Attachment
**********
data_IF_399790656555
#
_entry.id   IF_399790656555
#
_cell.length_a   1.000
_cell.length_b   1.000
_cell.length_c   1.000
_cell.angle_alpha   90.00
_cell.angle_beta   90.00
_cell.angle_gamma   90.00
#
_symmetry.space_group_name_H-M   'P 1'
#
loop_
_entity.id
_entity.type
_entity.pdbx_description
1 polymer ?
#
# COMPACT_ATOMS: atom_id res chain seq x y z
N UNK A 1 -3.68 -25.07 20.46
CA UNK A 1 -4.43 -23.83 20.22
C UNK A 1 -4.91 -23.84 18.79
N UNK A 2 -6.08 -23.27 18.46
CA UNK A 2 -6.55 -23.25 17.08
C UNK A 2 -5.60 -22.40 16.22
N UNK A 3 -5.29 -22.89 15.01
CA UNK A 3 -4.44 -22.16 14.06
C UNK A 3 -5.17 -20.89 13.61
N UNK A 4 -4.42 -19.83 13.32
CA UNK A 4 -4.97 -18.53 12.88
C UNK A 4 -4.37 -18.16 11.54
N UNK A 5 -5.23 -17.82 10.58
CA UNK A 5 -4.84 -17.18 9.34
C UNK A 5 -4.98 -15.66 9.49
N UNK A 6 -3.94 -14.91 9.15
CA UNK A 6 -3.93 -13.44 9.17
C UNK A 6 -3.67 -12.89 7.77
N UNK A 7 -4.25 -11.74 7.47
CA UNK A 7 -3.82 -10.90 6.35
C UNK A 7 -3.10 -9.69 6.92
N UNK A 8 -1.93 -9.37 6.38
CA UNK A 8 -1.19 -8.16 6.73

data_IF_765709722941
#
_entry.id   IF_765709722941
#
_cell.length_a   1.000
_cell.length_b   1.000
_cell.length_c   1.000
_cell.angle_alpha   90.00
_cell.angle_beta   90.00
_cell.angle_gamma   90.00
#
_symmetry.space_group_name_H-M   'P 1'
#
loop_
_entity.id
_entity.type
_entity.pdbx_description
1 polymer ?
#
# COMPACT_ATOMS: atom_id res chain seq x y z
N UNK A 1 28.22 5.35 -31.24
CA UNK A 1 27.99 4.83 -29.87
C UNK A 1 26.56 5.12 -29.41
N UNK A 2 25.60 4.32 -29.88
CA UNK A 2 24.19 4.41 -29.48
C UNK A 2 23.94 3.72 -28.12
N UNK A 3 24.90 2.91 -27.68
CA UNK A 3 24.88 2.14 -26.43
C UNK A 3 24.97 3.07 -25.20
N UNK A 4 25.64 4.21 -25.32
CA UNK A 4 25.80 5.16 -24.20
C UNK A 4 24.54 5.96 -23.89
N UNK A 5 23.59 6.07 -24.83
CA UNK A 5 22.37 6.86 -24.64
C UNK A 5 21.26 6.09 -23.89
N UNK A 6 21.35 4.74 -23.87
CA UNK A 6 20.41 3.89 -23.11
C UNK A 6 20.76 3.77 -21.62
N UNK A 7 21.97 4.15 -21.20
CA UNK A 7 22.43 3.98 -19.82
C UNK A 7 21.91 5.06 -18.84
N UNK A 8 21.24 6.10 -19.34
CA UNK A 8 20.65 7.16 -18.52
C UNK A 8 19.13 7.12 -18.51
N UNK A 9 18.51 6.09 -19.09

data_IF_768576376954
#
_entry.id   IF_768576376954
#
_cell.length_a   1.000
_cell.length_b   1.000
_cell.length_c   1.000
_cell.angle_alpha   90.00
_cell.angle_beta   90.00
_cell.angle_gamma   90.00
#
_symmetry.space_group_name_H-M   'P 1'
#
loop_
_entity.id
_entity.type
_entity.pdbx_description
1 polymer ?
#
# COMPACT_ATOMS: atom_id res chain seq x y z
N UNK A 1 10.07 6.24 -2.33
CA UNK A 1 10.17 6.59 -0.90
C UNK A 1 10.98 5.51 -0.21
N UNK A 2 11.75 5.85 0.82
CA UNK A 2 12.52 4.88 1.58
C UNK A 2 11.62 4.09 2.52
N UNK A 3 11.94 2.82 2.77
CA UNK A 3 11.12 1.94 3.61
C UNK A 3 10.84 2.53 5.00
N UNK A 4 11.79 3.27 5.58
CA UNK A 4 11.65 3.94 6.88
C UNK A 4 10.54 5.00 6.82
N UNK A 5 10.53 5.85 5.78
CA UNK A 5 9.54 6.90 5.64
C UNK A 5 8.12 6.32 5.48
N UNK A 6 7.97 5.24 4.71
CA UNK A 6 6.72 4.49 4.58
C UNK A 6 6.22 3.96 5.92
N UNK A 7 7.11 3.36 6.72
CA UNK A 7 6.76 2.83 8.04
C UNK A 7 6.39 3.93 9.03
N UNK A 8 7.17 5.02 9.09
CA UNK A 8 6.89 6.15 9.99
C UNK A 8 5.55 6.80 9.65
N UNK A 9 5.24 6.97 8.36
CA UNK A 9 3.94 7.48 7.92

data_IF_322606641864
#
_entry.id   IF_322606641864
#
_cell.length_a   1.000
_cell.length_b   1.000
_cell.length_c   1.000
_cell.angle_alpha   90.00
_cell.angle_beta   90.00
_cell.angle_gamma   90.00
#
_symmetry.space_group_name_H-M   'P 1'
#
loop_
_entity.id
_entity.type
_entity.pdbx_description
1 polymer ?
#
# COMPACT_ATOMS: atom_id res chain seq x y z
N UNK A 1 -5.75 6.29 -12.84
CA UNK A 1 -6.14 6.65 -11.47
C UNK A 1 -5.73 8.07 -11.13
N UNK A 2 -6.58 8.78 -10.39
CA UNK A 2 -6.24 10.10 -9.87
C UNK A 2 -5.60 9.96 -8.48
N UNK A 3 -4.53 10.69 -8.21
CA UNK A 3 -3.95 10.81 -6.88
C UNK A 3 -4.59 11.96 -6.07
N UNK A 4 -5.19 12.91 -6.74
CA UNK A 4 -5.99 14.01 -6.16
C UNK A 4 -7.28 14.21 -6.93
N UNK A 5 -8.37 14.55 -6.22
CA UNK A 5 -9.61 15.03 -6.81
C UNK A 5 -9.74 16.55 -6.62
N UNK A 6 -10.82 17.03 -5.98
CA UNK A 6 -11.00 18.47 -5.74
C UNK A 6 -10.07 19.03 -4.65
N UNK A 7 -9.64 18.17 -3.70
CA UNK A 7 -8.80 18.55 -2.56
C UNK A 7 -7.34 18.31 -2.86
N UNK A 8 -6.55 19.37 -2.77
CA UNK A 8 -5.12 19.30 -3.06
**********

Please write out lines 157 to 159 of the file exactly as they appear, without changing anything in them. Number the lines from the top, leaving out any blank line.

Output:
C UNK A 1 -5.73 8.07 -11.13
N UNK A 2 -6.58 8.78 -10.39
CA UNK A 2 -6.24 10.10 -9.87